For a man who's been Britain's most successful comedy export since Benny Hill, Richard Curtis comes in for a phenomenal amount of stick. The cash-churning success of Four Weddings And A Funeral and Notting Hill notwithstanding, his detractors slam Curtis' films as the self-satisfied scribblings of a privileged Notting Hill ponce, exporting his rose-tinted vision of Britain as a country full of pampered commitment-phobes (and the American women who love them) to the rest of the world.
It's sort of like rebuking Woody Allen for telling tales about wealthy, white Manhattan Jews. After all, Britain's premier rom-com practitioner writes what he knows, and he just happens to spin the kind of crowd-pleasing confections that draw in people who don't venture to the cinema much. When MOR songstress Dido crops up on the soundtrack midway through Love Actually, it's like a soothing beacon calling to the faithful: it's okay, there's nothing to frighten you here. Gwyneth Paltrow's head will not be turning up in a box.
Which is another way of stating that naysayers won't be won over by Curtis' latest. His first foray behind the camera not only clings like a crusty barnacle to the established rom-com formula, it's essentially a Greatest Hits of his screenwriting career (wedding, funeral, swearing, Hugh Grant, etc). It's also his softest movie yet, an ode to love, Christmas, cringy pop music and warm, fuzzy sweaters - - a big, snug duvet of a movie that you can flop onto and get lost in.
As far as frothy, feelgood stuff goes, Love Actually works on most levels. Curtis is certainly no genius behind the camera, and he struggles to keep his multiple storylines ticking over (losing a few along the way). But you can't deny his way with a comic set-piece, particularly if it involves scenes of excruciating social embarrassment or gaucheness (of which there are plenty here). Set in London in the frantic run-up to Crimbo, it kicks off with Grant, as Britain's bachelor Prime Minister (yeah, right), pondering the power of lurve as lovebirds and families reunite at Heathrow. His conclusion? That yes, indeed, it is all around. Hooray!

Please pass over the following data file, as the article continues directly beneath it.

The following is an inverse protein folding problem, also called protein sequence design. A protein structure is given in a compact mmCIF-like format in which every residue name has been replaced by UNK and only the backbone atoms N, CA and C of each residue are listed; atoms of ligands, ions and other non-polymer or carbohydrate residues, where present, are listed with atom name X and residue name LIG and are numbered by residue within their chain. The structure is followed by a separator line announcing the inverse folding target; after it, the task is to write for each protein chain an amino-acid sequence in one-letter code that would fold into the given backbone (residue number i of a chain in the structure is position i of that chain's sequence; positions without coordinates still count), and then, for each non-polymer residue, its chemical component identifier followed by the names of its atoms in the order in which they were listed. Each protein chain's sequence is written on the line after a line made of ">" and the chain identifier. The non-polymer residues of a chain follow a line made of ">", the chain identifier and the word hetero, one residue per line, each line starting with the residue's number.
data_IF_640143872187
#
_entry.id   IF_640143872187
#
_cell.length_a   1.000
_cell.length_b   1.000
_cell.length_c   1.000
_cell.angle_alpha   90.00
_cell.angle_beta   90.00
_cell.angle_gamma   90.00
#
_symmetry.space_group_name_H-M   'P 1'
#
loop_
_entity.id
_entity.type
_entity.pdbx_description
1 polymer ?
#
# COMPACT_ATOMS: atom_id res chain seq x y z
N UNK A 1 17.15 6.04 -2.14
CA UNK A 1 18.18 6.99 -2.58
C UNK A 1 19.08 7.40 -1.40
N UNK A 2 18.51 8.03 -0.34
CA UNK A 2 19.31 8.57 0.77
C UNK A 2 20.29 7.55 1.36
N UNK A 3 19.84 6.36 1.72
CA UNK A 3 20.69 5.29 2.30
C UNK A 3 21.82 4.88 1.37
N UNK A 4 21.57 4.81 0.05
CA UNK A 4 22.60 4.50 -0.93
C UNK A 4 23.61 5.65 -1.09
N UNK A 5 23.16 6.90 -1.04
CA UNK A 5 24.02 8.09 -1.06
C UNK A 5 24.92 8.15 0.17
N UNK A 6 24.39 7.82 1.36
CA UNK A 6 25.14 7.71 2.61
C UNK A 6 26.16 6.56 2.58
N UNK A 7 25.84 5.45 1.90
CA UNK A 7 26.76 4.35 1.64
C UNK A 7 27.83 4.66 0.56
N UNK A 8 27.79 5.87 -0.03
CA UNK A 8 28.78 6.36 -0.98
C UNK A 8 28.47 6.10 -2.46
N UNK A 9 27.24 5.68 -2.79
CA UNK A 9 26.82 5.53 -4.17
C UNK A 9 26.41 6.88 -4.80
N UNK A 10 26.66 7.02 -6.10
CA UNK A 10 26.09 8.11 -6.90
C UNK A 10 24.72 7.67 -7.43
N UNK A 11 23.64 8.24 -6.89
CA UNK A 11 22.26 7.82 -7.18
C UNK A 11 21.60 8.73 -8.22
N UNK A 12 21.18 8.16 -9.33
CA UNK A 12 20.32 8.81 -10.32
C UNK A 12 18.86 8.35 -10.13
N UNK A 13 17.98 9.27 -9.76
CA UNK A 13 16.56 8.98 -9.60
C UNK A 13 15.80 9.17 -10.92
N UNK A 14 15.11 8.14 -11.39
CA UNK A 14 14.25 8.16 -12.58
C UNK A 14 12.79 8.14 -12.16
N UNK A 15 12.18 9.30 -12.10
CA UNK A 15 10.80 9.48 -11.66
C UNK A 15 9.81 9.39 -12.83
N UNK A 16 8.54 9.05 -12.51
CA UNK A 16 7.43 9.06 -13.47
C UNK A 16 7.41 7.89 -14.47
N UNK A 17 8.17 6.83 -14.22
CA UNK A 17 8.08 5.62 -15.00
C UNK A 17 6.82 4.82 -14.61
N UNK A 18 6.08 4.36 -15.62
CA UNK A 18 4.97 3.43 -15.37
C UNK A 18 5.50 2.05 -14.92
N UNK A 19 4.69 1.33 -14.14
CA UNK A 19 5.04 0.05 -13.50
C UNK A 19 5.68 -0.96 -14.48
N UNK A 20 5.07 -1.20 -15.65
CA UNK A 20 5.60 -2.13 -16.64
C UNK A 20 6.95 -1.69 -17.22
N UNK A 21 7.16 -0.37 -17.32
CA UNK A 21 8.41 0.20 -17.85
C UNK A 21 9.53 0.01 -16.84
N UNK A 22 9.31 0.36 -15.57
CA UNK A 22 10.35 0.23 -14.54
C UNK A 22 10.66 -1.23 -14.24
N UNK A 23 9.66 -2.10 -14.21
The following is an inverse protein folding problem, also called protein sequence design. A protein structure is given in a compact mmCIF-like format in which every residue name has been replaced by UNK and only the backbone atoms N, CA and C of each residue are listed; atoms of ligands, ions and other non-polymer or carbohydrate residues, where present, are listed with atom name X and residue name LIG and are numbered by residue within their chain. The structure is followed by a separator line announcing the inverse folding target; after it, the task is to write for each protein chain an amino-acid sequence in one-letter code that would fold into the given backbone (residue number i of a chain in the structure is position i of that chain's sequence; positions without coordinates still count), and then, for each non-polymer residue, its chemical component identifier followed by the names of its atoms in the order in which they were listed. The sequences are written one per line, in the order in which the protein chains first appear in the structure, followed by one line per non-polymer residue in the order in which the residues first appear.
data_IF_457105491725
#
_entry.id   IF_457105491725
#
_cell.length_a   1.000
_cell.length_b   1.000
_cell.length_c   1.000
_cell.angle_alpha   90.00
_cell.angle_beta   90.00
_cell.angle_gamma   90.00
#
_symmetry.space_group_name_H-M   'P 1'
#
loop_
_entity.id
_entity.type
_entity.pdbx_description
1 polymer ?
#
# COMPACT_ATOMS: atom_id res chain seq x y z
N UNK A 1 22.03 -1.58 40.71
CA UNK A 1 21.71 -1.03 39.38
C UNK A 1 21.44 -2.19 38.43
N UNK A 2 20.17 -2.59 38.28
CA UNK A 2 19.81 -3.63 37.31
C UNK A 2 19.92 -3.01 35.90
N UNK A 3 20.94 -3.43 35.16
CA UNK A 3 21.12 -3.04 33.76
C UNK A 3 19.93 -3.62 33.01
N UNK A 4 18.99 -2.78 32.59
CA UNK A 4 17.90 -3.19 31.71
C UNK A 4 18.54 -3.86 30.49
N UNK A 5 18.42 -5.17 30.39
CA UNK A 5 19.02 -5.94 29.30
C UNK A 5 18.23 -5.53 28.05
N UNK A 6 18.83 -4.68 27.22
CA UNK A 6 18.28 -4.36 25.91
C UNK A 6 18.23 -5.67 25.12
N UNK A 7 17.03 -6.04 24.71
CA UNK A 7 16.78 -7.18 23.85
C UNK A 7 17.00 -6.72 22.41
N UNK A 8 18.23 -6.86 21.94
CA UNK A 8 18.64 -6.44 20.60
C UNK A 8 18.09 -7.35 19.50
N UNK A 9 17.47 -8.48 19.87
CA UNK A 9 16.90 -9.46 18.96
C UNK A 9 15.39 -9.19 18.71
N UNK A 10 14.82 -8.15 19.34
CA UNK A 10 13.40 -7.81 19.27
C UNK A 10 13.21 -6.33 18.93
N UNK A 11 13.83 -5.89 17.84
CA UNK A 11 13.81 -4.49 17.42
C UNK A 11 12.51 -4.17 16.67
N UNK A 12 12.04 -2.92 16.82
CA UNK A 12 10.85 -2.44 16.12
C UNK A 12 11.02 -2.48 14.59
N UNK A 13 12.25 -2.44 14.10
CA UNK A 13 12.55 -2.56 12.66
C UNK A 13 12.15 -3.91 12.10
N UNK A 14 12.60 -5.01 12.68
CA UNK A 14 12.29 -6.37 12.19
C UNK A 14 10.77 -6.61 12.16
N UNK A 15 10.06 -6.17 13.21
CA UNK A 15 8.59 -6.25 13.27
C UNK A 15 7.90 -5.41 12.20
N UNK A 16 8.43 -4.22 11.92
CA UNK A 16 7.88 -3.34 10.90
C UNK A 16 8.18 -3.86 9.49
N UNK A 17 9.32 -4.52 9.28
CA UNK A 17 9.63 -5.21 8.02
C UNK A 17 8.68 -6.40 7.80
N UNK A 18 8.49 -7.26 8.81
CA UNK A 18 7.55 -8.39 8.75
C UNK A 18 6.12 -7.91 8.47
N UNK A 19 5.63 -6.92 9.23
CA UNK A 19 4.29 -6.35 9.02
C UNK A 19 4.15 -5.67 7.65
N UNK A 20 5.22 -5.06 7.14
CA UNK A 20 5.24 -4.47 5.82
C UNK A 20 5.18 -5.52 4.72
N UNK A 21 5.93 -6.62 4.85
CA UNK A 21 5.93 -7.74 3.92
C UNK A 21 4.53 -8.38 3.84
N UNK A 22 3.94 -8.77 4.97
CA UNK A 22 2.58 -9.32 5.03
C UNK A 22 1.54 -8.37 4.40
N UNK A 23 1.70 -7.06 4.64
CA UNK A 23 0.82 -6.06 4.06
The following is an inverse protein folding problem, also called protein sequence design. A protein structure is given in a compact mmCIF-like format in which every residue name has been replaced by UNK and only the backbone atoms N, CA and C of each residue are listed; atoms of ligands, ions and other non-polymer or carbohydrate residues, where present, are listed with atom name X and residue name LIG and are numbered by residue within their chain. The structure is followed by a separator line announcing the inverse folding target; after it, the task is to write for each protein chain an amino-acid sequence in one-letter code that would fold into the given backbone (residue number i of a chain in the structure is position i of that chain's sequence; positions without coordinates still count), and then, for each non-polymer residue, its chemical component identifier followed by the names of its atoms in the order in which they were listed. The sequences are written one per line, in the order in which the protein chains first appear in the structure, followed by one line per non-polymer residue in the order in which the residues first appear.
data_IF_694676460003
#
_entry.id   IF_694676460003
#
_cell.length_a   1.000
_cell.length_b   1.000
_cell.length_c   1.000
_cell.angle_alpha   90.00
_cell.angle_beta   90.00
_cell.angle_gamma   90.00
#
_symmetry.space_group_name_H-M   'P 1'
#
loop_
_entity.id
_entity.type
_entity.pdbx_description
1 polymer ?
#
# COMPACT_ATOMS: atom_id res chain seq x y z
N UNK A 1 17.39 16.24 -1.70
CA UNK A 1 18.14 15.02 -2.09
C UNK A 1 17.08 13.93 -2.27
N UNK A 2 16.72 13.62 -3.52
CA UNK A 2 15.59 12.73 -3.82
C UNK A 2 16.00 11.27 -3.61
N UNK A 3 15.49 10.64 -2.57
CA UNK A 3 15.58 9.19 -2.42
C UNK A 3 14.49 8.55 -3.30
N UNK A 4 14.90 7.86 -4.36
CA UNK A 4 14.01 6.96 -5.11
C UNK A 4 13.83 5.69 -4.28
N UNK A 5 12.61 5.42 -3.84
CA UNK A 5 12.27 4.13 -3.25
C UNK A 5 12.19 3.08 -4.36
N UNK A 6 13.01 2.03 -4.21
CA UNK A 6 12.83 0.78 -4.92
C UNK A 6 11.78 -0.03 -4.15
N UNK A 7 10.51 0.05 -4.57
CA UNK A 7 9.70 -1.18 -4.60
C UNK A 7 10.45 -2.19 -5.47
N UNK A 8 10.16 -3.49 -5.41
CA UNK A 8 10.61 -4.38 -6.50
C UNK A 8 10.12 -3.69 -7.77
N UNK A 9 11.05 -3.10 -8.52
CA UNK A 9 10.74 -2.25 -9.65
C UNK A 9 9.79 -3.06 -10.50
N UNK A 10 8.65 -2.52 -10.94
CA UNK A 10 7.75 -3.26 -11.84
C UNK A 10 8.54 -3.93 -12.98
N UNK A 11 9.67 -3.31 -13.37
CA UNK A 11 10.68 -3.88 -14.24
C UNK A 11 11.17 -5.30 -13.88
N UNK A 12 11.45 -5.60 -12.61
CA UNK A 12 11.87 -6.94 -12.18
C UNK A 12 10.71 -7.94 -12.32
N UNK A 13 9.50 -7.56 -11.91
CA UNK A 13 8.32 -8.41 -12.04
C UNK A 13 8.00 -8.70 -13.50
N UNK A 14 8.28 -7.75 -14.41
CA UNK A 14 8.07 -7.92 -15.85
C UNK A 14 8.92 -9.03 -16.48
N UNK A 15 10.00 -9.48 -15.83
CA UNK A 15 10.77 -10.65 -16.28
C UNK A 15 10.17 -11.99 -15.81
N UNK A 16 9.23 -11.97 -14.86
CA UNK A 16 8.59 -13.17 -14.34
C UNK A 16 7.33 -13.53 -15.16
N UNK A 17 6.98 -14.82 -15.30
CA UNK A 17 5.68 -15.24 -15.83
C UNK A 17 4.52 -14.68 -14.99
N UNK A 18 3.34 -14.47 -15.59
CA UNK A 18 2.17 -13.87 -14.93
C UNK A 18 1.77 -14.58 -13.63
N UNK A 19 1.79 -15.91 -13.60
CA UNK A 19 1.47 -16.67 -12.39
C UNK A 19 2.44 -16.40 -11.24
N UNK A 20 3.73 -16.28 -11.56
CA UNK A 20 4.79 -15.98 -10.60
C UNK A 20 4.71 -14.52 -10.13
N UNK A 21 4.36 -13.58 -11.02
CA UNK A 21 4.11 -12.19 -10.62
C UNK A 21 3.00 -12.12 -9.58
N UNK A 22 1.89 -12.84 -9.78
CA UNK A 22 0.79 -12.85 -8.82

Grant's strand - - PM falls for his profanity-spewing tea lady (Martine McCutcheon) - - is the hub for nine other overlapping passion-plays, with links between characters casually revealed over the course of the film. From the lesser (boy-meets-girl with a twist, with The Office's Martin Freeman and Joanna Page as porn-movie stand-ins) to the slightly more substantial (Colin Firth's cuckolded writer decamps to the south of France where he falls for his Portuguese cleaning girl), Curtis paints the action with very broad strokes, in a something-for-everyone kind of way.
With so many subplots and characters, it's inevitable that some leap out, in particular the fabulous Bill Nighy, who swipes the film as a washed-up rocker whose lousy holiday rendition of `Love Is All Around' becomes a potential Christmas No1. There are also, of course, a few duffers, which with the film's unnecessarily puffed-out running time, should have been axed. Chief offender is the story of Colin (Kris Marshall), an unlucky-in-love washout who ventures to the American Midwest seeking obliging babes; it yields Actually's starriest cameos but is tediously unfunny.
Liam Neeson's widower guiding his elfin 11-year-old stepson through the treacherous shoals of his first crush will either pluck your heartstrings or have you retching into your popcorn. Grant's love-match with McCutcheon never takes off either, although his patriotic smackdown of Billy Bob Thornton's bullying US prez will get UK multiplexes cheering.
Brandishing sentimentality with chest-thumping pride, the film occasionally leaves you aching for something to darken the mood, as when Emma Thompson's wronged homemaker has a mini-Christmas Eve breakdown in the film's most affecting scene. It's these sporadic shadows that ensure only the hardest heart will fail to be touched or amused by at least one of the vignettes.
Here's a safe prediction: British audiences will be surrendering to Curtis' latest charmer in their droves. But even if you're determined to resist, you won't be able to avoid it - like fake cheer and charity Santas, Love Actually'll be all around.
It's busy, feelgood, has loads of famous faces in it, and is all about lurve. Richard Curtis is going to have several reasons to be cheerful this Christmas. Several million, in fact.